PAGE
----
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0n her first visit here, Ute Schumacher, head of the Trend & Design Department of Crystal Fashion Components at Swarovski, the Austria-headquartered company whose name has become synonymous with crystal, has come primarily to view the creative output of students at the Shenkar College of Engineering and Design, but also to meet with some of the local fashion and jewelry designers who use Swarovski crystals in their creations.
One of the world's largest producers of crystal jewelry stones and components, crystal objects, crystal jewelry and accessories, precision optical equipment, grinding and dressing tools and synthetic gemstones, Swarovski is represented in more than 40 countries and has manufacturing plants in 15.
The Shenkar students, whose work Schumacher will assess, have completed a Swarovski-sponsored project in which they adorned evening and wedding dresses with crystals in a variety of shapes, cuts, sizes and colors.
The project was encouraged by Elyakim Yalon, who for the past 20 years has been the Swarovski representative in Israel.
The students' works, each inspired by a different theme, will be on display on Thursday evening at the gala ball of the Shenkar International Board of Governors at the Port of Tel Aviv.
The festivities will be preceded by the conferment of Honorary Fellowships on former prime minister Shimon Peres; fashion editor of the International Herald Tribune Suzie Menkes, widely acknowledged as the global guru of fashion reviewers; and designer Silvia Venturini Fendi of the famed Italian fashion house.
Schumacher met on Wednesday with a handful of designers with whom Yalon works closely - among them jewelry fashion, housewares and gift wares designer Michal Negrin who is building up an international empire of her own and who Yalon referred to as "our best customer;" couture fashion designer Tovele Hasson; bridal and evening wear designer Danny Mizrachi, who of late is spending more time in England doing business than in Israel; and jewelry designer Michal Kalmanson.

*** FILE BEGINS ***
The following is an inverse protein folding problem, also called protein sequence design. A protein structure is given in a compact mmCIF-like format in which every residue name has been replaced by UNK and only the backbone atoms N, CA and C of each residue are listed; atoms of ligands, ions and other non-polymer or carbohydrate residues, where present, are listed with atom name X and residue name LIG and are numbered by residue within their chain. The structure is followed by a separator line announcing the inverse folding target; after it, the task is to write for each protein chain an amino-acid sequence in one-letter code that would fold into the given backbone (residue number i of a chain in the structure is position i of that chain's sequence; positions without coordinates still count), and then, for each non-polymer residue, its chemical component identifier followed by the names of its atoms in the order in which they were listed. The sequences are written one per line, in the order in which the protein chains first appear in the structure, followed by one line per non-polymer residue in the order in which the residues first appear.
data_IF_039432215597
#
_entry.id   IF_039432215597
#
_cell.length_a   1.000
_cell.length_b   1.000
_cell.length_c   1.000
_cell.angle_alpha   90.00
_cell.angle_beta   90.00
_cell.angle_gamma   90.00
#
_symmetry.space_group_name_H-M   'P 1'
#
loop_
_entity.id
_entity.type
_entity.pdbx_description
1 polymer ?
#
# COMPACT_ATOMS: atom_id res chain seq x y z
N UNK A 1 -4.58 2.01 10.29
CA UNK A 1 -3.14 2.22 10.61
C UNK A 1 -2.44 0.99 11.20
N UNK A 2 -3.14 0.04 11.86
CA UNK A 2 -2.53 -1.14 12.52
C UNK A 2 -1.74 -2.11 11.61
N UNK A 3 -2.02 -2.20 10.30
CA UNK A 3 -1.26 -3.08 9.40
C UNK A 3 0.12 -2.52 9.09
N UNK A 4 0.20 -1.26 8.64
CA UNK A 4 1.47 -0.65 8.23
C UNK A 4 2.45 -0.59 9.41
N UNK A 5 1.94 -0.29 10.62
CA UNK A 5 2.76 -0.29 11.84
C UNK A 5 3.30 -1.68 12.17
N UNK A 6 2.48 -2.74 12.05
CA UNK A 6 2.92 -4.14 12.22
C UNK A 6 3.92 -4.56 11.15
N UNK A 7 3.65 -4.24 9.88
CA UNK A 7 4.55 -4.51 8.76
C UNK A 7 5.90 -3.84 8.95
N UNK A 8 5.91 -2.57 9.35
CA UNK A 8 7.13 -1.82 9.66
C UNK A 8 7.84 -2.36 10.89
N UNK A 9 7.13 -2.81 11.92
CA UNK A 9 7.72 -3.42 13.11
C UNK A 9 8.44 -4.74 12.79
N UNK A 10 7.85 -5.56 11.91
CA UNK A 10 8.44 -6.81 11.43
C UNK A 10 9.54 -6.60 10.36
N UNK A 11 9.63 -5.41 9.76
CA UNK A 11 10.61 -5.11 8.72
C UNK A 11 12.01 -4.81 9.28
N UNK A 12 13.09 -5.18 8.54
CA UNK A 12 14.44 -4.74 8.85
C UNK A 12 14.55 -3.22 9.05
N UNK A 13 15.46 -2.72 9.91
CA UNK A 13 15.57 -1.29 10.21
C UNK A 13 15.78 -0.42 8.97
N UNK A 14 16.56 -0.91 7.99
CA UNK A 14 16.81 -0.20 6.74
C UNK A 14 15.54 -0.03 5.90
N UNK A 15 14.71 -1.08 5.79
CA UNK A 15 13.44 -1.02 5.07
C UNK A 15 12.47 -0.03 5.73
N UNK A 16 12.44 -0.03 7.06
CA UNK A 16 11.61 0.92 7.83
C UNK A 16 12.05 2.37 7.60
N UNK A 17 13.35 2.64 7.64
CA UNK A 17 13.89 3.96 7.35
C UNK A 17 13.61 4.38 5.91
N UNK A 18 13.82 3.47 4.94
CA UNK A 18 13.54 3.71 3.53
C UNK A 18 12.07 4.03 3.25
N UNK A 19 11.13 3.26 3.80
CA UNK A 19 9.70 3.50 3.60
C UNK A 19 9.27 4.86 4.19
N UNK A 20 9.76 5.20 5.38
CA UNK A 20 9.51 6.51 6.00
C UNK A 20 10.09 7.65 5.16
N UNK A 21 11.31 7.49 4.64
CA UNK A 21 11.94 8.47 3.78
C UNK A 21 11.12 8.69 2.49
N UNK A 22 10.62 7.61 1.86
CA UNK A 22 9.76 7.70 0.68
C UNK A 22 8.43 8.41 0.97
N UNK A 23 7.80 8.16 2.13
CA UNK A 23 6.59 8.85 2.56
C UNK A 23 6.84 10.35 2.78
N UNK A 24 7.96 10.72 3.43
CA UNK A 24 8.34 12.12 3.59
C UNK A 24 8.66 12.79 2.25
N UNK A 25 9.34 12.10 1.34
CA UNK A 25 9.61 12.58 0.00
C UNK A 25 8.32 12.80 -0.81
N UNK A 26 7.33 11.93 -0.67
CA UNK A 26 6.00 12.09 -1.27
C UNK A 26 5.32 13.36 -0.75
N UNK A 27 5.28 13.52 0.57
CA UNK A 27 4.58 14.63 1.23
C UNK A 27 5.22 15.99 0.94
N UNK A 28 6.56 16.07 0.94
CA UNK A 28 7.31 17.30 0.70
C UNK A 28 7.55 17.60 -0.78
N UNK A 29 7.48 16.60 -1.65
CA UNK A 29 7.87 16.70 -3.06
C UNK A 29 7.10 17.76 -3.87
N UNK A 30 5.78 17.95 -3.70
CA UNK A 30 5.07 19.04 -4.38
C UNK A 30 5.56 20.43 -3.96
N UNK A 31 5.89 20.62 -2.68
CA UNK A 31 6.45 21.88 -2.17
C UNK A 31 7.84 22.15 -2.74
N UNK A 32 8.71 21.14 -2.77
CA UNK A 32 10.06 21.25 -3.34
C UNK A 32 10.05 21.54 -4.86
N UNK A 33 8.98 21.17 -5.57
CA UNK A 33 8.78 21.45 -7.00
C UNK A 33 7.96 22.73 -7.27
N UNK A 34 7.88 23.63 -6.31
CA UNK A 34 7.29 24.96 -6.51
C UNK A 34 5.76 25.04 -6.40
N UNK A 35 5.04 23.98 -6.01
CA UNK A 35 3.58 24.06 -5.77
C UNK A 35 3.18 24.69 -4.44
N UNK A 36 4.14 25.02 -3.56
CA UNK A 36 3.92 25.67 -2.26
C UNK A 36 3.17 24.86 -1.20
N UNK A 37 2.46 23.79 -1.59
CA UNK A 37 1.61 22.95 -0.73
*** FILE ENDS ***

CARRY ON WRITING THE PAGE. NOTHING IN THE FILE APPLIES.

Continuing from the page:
Essentially a family business established more than a century ago, Swarovski, while all sparkle and glamour in its merchandise, is much more somber about its finances and plays its cards very close to its chest.
While happy to talk about design trends and what influences them, Schumacher carefully avoided any effort to turn the conversation to revenues. A brochure dated 2004, that was given to journalists, contained the information that Swarovski's total turnover in 2003 was 1.68 billion euros, and that the total number of employees worldwide was 14,257.
The company has a policy about not making public disclosures about revenue breakdowns in different countries.
Yalon stuck to the rules, but dropped a hint or two. Although Israel's share in the overall turnover is minuscule, the figure in 2005 came to seven digits in euros and eight digits in shekels he said. The overall turnover was in excess of 2 billion euros he added, but declined to be specific.
Fashion changes as technology changes, noted Schumacher, pointing out that when fashion history is compared with that of technology, there are always changes.
Fashion is also affected by the economy she observed, recalling that in the 1980s when more women joined the work force and assumed executive positions, they started wearing power suits.
Having established woman power, they are more relaxed today and willing to wear more romantic styles replete with frills, chiffon and lace.
Looking around the room, Schumacher said: "Twenty years ago, we would have all been in masculine business suits. Today, women in business show their feminine side."